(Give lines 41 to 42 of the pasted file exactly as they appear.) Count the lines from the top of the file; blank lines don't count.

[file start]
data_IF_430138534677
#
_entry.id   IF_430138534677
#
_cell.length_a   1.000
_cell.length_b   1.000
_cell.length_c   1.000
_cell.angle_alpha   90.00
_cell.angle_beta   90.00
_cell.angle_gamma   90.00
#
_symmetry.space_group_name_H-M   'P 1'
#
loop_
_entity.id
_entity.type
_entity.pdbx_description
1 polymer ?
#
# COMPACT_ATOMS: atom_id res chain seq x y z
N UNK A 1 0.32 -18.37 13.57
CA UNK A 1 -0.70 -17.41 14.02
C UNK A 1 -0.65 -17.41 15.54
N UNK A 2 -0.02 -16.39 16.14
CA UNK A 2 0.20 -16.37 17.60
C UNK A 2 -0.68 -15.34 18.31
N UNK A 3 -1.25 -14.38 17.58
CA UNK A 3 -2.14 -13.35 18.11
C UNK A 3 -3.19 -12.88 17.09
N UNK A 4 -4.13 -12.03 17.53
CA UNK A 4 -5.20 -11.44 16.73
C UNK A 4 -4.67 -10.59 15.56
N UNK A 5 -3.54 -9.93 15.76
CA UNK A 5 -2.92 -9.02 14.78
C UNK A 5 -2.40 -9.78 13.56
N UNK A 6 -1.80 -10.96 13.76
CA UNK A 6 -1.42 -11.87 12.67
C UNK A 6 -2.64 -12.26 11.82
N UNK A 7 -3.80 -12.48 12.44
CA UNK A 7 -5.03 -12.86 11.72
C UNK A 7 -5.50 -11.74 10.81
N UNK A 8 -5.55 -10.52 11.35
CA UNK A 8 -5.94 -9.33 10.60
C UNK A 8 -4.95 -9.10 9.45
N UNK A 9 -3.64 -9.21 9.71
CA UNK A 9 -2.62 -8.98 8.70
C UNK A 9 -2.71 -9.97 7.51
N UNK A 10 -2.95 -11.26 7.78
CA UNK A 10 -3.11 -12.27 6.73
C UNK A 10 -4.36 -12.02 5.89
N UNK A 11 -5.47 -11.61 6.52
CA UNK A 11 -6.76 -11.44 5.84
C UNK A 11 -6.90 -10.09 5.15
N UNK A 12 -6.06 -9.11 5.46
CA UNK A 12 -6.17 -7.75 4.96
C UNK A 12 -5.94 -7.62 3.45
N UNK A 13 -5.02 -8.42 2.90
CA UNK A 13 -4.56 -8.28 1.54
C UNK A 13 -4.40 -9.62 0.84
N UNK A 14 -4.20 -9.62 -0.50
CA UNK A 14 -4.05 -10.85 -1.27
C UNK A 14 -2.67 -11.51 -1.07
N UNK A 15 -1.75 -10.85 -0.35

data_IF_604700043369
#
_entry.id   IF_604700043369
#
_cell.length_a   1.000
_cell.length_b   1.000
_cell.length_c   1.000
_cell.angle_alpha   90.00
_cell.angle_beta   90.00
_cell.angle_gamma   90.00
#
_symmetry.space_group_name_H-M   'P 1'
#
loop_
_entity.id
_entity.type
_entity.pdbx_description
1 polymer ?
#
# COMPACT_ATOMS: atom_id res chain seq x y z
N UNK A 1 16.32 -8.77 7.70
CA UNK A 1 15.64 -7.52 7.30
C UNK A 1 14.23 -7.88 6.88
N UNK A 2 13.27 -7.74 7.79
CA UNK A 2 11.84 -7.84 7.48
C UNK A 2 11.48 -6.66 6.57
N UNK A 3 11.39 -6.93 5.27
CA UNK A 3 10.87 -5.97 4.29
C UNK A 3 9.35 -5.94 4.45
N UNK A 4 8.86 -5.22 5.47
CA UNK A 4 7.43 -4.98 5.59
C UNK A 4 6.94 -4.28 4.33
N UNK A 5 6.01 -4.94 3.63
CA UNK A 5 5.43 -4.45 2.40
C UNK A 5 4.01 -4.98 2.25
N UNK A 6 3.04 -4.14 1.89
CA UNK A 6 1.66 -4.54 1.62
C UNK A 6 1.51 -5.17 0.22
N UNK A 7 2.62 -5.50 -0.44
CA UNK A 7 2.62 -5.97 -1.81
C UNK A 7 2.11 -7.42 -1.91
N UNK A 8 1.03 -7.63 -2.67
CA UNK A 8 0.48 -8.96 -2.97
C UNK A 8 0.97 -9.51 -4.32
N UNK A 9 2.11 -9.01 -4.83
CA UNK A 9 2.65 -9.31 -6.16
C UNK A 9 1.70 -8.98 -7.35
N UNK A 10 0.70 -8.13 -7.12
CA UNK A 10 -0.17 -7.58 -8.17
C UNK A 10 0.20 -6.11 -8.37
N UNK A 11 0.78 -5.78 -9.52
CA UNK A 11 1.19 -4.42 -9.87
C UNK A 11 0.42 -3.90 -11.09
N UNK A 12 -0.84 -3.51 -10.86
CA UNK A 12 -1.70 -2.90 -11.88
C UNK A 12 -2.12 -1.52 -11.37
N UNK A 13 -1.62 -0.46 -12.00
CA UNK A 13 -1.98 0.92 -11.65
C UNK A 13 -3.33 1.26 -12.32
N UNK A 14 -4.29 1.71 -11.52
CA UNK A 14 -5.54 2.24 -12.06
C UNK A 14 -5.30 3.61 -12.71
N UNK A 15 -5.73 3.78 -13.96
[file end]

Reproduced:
C UNK A 7 -5.50 -11.74 10.81
N UNK A 8 -5.55 -10.52 11.35